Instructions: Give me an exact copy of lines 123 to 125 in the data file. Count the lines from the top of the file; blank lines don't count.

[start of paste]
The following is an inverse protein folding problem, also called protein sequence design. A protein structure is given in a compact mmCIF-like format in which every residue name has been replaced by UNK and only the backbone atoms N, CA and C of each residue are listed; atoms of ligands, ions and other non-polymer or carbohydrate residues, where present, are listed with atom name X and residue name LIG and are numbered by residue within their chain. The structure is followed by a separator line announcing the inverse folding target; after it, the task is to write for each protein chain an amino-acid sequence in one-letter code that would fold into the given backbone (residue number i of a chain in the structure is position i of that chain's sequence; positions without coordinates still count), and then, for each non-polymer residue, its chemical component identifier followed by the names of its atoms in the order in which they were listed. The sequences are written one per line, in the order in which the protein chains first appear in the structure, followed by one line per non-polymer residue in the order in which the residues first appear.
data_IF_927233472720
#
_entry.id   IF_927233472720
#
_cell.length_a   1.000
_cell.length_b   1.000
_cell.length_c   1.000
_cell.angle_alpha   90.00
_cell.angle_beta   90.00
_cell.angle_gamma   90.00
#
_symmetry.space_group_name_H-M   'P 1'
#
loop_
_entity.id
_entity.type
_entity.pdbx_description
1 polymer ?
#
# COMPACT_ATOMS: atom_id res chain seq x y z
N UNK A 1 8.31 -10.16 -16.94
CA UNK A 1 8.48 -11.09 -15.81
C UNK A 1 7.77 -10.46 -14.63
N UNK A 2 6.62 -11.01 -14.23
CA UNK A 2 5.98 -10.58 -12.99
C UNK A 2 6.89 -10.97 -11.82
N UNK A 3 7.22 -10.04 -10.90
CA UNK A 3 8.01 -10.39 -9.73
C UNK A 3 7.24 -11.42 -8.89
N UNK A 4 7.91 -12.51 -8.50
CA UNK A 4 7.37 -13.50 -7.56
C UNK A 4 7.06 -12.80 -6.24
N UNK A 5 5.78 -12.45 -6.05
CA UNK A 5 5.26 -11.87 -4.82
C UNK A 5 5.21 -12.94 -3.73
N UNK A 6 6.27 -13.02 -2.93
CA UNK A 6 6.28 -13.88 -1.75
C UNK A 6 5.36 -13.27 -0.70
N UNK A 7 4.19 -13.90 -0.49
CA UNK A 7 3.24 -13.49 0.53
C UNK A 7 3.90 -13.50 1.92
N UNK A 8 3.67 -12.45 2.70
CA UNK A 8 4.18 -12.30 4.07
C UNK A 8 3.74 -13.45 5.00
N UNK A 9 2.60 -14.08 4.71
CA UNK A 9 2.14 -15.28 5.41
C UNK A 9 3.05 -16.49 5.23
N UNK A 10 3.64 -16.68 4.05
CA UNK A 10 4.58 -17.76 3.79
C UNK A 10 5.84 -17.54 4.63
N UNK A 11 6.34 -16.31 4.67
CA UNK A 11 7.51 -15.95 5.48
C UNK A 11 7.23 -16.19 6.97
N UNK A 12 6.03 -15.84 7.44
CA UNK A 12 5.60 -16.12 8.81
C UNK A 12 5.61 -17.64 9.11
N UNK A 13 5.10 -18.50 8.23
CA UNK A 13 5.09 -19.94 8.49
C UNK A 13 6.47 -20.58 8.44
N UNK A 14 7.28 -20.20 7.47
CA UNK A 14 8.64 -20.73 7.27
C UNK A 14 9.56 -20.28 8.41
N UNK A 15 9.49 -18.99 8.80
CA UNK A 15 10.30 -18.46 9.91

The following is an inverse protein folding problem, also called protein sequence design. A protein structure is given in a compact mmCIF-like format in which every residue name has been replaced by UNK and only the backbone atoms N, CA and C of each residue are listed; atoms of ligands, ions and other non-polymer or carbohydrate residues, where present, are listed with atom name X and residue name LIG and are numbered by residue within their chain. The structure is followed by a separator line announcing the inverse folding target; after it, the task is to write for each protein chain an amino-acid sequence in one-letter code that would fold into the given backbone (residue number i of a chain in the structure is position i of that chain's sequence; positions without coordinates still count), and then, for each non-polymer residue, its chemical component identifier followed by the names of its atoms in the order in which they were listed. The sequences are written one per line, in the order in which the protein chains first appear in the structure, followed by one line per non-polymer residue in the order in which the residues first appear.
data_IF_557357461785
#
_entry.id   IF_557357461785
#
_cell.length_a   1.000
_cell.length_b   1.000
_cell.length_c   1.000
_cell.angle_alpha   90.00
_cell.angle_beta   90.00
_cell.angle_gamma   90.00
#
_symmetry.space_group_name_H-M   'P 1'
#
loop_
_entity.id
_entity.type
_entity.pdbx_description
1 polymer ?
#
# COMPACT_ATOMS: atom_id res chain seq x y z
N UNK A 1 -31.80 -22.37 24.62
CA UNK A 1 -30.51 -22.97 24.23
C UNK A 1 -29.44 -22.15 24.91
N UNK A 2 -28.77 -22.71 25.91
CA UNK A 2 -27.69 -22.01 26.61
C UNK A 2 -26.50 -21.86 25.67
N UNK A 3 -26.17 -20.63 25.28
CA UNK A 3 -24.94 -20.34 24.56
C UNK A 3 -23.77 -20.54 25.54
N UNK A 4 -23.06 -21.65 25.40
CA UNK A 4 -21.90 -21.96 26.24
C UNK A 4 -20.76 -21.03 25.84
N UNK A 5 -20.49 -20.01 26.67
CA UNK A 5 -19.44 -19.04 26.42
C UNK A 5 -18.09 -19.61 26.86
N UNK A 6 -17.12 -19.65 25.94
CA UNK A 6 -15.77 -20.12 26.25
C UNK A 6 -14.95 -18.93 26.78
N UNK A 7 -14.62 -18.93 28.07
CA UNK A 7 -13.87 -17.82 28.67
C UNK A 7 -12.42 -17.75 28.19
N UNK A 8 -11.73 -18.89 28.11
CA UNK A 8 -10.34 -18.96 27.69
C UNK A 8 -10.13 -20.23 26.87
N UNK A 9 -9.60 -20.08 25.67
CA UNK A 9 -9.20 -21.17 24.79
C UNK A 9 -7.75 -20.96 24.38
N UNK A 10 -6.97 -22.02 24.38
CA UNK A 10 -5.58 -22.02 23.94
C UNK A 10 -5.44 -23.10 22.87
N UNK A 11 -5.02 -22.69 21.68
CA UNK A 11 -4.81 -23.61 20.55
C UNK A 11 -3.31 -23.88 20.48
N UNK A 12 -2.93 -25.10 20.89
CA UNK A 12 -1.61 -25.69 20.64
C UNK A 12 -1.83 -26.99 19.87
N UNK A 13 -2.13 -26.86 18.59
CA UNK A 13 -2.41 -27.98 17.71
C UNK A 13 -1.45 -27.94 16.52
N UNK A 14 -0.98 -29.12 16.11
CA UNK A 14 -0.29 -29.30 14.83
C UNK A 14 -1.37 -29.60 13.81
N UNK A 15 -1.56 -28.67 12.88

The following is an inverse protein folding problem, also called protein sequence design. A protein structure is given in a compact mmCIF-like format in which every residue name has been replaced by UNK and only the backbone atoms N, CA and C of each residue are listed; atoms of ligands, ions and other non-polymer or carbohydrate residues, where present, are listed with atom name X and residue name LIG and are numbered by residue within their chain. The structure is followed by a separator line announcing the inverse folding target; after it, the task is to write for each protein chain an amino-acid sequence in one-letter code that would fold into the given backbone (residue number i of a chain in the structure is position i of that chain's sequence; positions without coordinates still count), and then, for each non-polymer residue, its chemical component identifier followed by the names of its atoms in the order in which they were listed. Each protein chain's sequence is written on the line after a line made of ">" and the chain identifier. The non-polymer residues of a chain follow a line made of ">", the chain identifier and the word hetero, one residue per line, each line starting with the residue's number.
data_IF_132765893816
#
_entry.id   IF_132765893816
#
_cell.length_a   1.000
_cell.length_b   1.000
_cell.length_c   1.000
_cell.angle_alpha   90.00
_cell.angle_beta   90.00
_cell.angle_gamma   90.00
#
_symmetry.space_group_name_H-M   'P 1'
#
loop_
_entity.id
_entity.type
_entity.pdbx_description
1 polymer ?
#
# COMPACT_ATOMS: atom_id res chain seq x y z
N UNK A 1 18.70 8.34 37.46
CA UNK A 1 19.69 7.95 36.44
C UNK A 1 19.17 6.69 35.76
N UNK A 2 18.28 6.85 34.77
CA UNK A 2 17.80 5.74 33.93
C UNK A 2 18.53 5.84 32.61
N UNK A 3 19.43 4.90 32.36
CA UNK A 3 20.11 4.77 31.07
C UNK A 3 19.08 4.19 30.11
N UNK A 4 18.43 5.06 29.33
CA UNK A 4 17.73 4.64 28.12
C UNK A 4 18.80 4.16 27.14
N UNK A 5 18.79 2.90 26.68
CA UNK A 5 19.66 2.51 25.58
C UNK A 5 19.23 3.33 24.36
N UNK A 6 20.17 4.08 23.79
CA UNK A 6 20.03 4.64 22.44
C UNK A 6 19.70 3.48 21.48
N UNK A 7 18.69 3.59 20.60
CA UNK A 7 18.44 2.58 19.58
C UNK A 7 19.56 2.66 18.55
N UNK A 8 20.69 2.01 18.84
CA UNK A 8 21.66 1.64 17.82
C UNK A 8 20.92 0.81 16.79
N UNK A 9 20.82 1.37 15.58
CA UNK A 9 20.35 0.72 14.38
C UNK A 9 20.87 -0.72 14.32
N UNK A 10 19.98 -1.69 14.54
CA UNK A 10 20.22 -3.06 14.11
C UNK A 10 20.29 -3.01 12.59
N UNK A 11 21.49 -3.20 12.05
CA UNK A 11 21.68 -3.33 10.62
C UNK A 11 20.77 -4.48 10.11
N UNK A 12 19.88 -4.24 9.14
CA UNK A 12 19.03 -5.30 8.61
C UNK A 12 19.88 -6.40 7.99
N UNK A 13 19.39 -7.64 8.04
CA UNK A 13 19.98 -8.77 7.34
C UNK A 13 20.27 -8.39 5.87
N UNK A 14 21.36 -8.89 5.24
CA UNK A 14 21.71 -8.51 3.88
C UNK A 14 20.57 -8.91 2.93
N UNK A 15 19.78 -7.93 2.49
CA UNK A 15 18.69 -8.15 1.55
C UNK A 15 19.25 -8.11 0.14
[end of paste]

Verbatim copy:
N UNK A 13 -2.13 -26.86 18.59
CA UNK A 13 -2.41 -27.98 17.71
C UNK A 13 -1.45 -27.94 16.52